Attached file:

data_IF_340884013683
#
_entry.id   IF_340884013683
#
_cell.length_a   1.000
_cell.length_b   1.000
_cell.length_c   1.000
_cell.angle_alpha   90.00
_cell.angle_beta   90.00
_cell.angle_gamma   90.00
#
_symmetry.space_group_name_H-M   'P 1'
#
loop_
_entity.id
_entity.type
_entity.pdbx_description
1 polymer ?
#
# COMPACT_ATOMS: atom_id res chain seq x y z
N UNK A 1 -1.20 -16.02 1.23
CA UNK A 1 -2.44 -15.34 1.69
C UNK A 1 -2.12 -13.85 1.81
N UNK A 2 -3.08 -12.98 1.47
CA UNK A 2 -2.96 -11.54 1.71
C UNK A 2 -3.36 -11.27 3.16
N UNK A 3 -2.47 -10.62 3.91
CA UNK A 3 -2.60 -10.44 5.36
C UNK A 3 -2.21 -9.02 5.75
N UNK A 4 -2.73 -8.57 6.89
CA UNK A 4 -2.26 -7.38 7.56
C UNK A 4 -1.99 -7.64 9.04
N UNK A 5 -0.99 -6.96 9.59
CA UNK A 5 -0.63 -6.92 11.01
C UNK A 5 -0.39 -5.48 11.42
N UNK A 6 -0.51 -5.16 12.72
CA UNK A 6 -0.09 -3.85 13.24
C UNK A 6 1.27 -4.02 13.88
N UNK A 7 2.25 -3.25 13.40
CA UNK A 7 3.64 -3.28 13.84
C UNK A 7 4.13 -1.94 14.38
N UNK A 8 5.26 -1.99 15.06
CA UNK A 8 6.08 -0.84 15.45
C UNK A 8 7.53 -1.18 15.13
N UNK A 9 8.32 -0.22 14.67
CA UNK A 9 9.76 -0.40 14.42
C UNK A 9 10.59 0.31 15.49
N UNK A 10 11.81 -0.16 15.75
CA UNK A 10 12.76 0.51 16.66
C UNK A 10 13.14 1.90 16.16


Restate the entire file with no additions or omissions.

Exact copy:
data_IF_340884013683
#
_entry.id   IF_340884013683
#
_cell.length_a   1.000
_cell.length_b   1.000
_cell.length_c   1.000
_cell.angle_alpha   90.00
_cell.angle_beta   90.00
_cell.angle_gamma   90.00
#
_symmetry.space_group_name_H-M   'P 1'
#
loop_
_entity.id
_entity.type
_entity.pdbx_description
1 polymer ?
#
# COMPACT_ATOMS: atom_id res chain seq x y z
N UNK A 1 -1.20 -16.02 1.23
CA UNK A 1 -2.44 -15.34 1.69
C UNK A 1 -2.12 -13.85 1.81
N UNK A 2 -3.08 -12.98 1.47
CA UNK A 2 -2.96 -11.54 1.71
C UNK A 2 -3.36 -11.27 3.16
N UNK A 3 -2.47 -10.62 3.91
CA UNK A 3 -2.60 -10.44 5.36
C UNK A 3 -2.21 -9.02 5.75
N UNK A 4 -2.73 -8.57 6.89
CA UNK A 4 -2.26 -7.38 7.56
C UNK A 4 -1.99 -7.64 9.04
N UNK A 5 -0.99 -6.96 9.59
CA UNK A 5 -0.63 -6.92 11.01
C UNK A 5 -0.39 -5.48 11.42
N UNK A 6 -0.51 -5.16 12.72
CA UNK A 6 -0.09 -3.85 13.24
C UNK A 6 1.27 -4.02 13.88
N UNK A 7 2.25 -3.25 13.40
CA UNK A 7 3.64 -3.28 13.84
C UNK A 7 4.13 -1.94 14.38
N UNK A 8 5.26 -1.99 15.06
CA UNK A 8 6.08 -0.84 15.45
C UNK A 8 7.53 -1.18 15.13
N UNK A 9 8.32 -0.22 14.67
CA UNK A 9 9.76 -0.40 14.42
C UNK A 9 10.59 0.31 15.49
N UNK A 10 11.81 -0.16 15.75
CA UNK A 10 12.76 0.51 16.66
C UNK A 10 13.14 1.90 16.16